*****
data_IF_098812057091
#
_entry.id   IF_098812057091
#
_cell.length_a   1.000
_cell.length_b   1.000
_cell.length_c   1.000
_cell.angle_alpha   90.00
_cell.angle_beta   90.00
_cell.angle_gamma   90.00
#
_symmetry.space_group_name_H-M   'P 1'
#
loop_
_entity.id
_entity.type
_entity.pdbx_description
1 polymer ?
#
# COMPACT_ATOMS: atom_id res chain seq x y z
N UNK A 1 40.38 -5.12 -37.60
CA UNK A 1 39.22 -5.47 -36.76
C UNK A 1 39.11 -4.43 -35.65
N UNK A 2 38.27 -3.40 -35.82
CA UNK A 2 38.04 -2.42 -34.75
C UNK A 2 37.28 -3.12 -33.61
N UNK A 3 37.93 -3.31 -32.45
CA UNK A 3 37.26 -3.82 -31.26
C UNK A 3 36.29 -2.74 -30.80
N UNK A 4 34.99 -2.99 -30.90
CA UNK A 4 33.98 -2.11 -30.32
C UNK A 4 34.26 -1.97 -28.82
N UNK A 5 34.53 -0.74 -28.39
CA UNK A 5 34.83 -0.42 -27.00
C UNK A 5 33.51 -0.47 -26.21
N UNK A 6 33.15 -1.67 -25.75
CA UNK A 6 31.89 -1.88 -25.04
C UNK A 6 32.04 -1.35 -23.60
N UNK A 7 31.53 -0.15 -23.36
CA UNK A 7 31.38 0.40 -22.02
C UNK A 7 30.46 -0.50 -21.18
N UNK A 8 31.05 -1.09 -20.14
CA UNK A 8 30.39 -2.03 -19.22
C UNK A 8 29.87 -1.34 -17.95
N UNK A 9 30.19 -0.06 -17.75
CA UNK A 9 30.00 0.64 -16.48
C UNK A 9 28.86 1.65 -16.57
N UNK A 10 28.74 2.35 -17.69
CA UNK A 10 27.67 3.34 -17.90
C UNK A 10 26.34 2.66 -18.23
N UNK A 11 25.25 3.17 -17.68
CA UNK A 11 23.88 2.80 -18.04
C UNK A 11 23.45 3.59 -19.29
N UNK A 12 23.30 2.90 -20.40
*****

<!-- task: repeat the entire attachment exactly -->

data_IF_098812057091
#
_entry.id   IF_098812057091
#
_cell.length_a   1.000
_cell.length_b   1.000
_cell.length_c   1.000
_cell.angle_alpha   90.00
_cell.angle_beta   90.00
_cell.angle_gamma   90.00
#
_symmetry.space_group_name_H-M   'P 1'
#
loop_
_entity.id
_entity.type
_entity.pdbx_description
1 polymer ?
#
# COMPACT_ATOMS: atom_id res chain seq x y z
N UNK A 1 40.38 -5.12 -37.60
CA UNK A 1 39.22 -5.47 -36.76
C UNK A 1 39.11 -4.43 -35.65
N UNK A 2 38.27 -3.40 -35.82
CA UNK A 2 38.04 -2.42 -34.75
C UNK A 2 37.28 -3.12 -33.61
N UNK A 3 37.93 -3.31 -32.45
CA UNK A 3 37.26 -3.82 -31.26
C UNK A 3 36.29 -2.74 -30.80
N UNK A 4 34.99 -2.99 -30.90
CA UNK A 4 33.98 -2.11 -30.32
C UNK A 4 34.26 -1.97 -28.82
N UNK A 5 34.53 -0.74 -28.39
CA UNK A 5 34.83 -0.42 -27.00
C UNK A 5 33.51 -0.47 -26.21
N UNK A 6 33.15 -1.67 -25.75
CA UNK A 6 31.89 -1.88 -25.04
C UNK A 6 32.04 -1.35 -23.60
N UNK A 7 31.53 -0.15 -23.36
CA UNK A 7 31.38 0.40 -22.02
C UNK A 7 30.46 -0.50 -21.18
N UNK A 8 31.05 -1.09 -20.14
CA UNK A 8 30.39 -2.03 -19.22
C UNK A 8 29.87 -1.34 -17.95
N UNK A 9 30.19 -0.06 -17.75
CA UNK A 9 30.00 0.64 -16.48
C UNK A 9 28.86 1.65 -16.57
N UNK A 10 28.74 2.35 -17.69
CA UNK A 10 27.67 3.34 -17.90
C UNK A 10 26.34 2.66 -18.23
N UNK A 11 25.25 3.17 -17.68
CA UNK A 11 23.88 2.80 -18.04
C UNK A 11 23.45 3.59 -19.29
N UNK A 12 23.30 2.90 -20.40